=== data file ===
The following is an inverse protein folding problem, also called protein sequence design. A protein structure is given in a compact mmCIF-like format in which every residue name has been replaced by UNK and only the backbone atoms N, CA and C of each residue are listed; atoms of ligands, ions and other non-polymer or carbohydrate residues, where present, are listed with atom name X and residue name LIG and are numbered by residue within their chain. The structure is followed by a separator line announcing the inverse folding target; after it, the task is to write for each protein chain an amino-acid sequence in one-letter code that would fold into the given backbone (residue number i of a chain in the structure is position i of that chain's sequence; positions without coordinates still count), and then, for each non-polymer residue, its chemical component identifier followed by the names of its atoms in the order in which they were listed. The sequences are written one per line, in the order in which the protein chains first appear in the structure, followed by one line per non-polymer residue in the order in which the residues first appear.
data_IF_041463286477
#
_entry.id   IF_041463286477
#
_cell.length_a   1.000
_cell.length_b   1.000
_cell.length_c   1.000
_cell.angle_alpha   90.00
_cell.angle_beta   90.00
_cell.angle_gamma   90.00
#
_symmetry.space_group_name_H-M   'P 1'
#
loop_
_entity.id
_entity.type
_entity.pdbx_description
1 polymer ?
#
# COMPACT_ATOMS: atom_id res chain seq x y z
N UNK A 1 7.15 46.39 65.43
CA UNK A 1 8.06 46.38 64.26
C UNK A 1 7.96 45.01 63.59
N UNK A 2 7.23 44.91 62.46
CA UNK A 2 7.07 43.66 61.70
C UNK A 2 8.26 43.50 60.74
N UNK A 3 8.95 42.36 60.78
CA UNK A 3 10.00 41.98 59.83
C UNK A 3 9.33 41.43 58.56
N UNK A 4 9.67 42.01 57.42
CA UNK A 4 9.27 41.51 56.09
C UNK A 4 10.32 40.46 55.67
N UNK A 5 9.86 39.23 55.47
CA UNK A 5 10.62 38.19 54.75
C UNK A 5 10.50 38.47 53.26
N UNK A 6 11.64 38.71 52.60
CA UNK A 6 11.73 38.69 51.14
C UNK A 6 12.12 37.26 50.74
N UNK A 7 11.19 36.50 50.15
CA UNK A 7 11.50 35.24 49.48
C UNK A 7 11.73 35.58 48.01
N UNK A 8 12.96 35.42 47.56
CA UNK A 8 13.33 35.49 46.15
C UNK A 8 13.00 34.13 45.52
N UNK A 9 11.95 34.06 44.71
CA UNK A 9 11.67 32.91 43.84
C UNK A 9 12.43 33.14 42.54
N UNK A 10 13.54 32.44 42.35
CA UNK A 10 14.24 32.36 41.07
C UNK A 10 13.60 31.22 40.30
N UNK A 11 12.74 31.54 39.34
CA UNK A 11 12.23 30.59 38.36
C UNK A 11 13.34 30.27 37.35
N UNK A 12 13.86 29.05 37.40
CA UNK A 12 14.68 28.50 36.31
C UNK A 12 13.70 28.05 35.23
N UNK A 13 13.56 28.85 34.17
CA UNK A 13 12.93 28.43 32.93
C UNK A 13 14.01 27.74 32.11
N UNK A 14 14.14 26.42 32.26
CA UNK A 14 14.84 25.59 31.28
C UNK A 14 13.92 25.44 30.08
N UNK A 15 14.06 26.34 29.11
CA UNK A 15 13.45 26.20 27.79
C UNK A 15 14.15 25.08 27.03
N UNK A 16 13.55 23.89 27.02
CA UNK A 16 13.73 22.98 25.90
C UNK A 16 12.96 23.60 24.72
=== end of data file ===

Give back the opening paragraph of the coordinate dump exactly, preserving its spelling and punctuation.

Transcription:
The following is an inverse protein folding problem, also called protein sequence design. A protein structure is given in a compact mmCIF-like format in which every residue name has been replaced by UNK and only the backbone atoms N, CA and C of each residue are listed; atoms of ligands, ions and other non-polymer or carbohydrate residues, where present, are listed with atom name X and residue name LIG and are numbered by residue within their chain. The structure is followed by a separator line announcing the inverse folding target; after it, the task is to write for each protein chain an amino-acid sequence in one-letter code that would fold into the given backbone (residue number i of a chain in the structure is position i of that chain's sequence; positions without coordinates still count), and then, for each non-polymer residue, its chemical component identifier followed by the names of its atoms in the order in which they were listed. The sequences are written one per line, in the order in which the protein chains first appear in the structure, followed by one line per non-polymer residue in the order in which the residues first appear.